Systemic lupus erythematosus, the second most common autoimmune disease-affecting women during their childbearing years, is a serious systemic autoimmune illness. The impact on the lives and families of women with lupus cannot be overstated. Fortunately, most women will live at least 20 years past diagnosis; however, diagnosis usually occurs when the multiplicity of roles and the demands on time are very high. No investigation to date has examined how women self-manage the illness trajectory of unpredictable periods of flare and remission. Consequently, the purpose of this longitudinal study is to increase our understanding of the self-management experiences and sources of support used by women with lupus.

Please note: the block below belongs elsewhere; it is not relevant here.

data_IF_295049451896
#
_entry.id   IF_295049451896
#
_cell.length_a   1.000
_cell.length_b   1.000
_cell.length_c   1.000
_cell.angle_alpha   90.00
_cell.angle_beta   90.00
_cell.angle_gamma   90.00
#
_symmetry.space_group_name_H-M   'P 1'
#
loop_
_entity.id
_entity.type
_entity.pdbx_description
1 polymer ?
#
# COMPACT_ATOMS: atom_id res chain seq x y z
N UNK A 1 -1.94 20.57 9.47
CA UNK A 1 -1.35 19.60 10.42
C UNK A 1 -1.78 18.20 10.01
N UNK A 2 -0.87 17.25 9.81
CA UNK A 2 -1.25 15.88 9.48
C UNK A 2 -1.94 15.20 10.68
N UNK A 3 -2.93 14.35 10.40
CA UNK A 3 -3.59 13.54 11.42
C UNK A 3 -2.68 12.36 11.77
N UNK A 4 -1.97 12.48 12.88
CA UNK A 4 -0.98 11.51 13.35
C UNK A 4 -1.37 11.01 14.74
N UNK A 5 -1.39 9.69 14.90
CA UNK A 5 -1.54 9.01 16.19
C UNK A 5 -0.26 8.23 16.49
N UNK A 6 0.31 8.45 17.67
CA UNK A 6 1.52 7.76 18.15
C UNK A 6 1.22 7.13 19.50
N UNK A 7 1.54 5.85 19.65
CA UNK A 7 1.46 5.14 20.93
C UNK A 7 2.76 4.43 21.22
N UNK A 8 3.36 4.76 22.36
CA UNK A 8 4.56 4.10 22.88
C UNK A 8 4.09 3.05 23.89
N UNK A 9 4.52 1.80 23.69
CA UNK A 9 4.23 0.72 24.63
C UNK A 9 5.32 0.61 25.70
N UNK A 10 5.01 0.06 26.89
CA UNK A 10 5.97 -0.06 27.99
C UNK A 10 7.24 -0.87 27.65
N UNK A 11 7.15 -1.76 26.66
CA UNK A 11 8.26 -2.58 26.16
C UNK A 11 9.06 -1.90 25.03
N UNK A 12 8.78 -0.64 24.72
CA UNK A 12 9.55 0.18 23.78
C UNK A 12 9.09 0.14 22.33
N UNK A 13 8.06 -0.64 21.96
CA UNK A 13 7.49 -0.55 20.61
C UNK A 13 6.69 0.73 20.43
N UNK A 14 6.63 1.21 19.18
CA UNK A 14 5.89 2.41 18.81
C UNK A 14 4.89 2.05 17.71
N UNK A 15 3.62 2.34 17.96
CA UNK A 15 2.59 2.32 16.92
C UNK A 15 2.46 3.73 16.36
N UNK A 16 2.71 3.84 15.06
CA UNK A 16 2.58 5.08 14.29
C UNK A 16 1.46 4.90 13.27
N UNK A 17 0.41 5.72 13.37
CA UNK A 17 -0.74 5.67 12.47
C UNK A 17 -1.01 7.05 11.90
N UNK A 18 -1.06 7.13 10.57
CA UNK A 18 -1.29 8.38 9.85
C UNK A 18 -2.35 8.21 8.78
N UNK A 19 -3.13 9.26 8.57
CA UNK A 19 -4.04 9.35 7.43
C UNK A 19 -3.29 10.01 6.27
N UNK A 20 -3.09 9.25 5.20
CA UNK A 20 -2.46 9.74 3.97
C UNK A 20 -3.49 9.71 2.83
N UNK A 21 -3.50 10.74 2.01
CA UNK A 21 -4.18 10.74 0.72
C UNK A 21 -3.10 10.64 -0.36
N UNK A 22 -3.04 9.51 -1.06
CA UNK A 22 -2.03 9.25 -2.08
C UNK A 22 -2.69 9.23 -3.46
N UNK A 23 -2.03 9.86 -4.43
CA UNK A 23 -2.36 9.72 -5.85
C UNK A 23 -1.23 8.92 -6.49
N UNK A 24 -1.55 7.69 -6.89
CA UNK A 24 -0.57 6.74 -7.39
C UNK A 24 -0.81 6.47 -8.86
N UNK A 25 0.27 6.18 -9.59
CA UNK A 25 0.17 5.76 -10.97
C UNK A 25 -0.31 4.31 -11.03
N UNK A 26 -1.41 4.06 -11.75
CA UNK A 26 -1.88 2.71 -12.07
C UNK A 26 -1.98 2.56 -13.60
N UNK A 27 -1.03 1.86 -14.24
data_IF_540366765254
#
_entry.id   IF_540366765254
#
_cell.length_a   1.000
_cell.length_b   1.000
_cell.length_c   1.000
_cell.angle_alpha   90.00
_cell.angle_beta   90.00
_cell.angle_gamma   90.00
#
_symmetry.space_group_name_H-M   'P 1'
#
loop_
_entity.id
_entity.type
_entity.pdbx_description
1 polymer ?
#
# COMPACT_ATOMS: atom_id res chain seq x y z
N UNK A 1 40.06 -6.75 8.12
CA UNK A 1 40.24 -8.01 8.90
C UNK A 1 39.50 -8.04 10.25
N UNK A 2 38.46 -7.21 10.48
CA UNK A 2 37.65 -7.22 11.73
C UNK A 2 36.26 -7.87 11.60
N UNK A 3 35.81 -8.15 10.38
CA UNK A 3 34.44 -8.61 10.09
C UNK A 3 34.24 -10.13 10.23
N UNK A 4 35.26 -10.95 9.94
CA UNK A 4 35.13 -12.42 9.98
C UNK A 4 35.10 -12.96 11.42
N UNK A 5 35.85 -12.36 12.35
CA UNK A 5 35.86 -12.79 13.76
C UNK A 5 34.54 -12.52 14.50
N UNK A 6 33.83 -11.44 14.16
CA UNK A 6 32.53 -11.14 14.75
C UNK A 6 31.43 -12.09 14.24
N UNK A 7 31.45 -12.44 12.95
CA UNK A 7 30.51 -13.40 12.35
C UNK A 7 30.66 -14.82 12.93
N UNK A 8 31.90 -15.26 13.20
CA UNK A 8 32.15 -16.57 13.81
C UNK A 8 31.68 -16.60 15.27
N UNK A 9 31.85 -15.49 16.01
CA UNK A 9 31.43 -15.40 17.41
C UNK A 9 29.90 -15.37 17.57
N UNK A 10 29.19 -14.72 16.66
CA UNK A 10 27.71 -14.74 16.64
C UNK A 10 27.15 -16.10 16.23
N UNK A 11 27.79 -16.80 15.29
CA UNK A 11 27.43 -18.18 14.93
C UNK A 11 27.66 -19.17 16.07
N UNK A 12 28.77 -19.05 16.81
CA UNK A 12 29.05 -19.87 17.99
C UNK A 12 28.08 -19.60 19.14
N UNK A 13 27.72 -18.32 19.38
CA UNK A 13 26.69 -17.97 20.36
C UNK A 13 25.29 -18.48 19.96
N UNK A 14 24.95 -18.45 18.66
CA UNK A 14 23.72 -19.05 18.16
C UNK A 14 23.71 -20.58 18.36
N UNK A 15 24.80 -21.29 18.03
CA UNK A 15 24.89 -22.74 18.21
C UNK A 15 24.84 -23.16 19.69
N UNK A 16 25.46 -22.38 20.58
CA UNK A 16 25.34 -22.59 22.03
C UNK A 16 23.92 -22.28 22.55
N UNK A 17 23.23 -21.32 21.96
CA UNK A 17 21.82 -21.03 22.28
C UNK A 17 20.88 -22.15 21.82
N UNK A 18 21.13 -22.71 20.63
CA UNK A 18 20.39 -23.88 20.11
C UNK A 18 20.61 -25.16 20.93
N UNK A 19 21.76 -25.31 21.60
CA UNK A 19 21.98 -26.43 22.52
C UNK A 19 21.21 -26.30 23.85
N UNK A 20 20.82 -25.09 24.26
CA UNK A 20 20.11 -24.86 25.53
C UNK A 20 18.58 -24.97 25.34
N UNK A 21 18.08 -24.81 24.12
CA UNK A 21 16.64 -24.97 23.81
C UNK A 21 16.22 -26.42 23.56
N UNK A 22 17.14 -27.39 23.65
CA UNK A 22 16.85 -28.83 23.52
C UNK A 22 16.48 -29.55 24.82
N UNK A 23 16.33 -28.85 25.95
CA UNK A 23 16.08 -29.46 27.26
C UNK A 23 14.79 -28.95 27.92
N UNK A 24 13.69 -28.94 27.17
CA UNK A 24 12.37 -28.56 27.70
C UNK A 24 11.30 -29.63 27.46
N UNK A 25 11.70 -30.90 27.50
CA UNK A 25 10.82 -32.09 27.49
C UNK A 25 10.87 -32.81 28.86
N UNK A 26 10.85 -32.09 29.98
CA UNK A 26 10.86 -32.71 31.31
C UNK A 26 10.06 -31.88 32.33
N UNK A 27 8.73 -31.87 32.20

The specific aims of this study are to: (a) Identify and describe the day-to-day self-management experiences of women living with lupus; (b) Identify and describe how lupus impacts on the multiplicity of women's roles; and, (c) Describe the sources of emotional and physical support available to women with lupus. This groundbreaking study will be conducted using ethnographic methods. Data will be gathered through four sequential interviews with 20 women over a 15-month period. Because lupus disproportionately affects women of color, recruitment activities will be targeted towards Hispanic women. To determine the impact of the illness on the family and their perceived role as a source of support, supplemental interviews with friends and/or family of the participants will be conducted. To better understand the day-to-day activities and symptom fluctuation, symptom journals will be maintained by the primary participants. To further understand the nature of support, the activity on an Internet listserv for people with lupus will be observed. These data sources provide both a wide view of life with lupus and insight into the details of living day-to-day in the presence of chronicity. The multiple sources of data collected over the period of the grant will provide an abundance of information from varying perspectives about the illness experience, which will allow for an in-depth exploration of the complexity of managing chronic illness. An iterative process of data analysis, based in successive readings of and reflection on the data, will assist in the process of crystallization of insight and meaning. An understanding of the day-to-day self-management experiences of women with lupus is the first necessary step to enhancing the ability of health care workers to successfully intervene to positively impact quality of life and physical functioning for these women and their families. The findings from this study will provide the first comprehensive glimpse into women's views of illness over time and into the processes that they use to mange and interpret their illness over an extended period.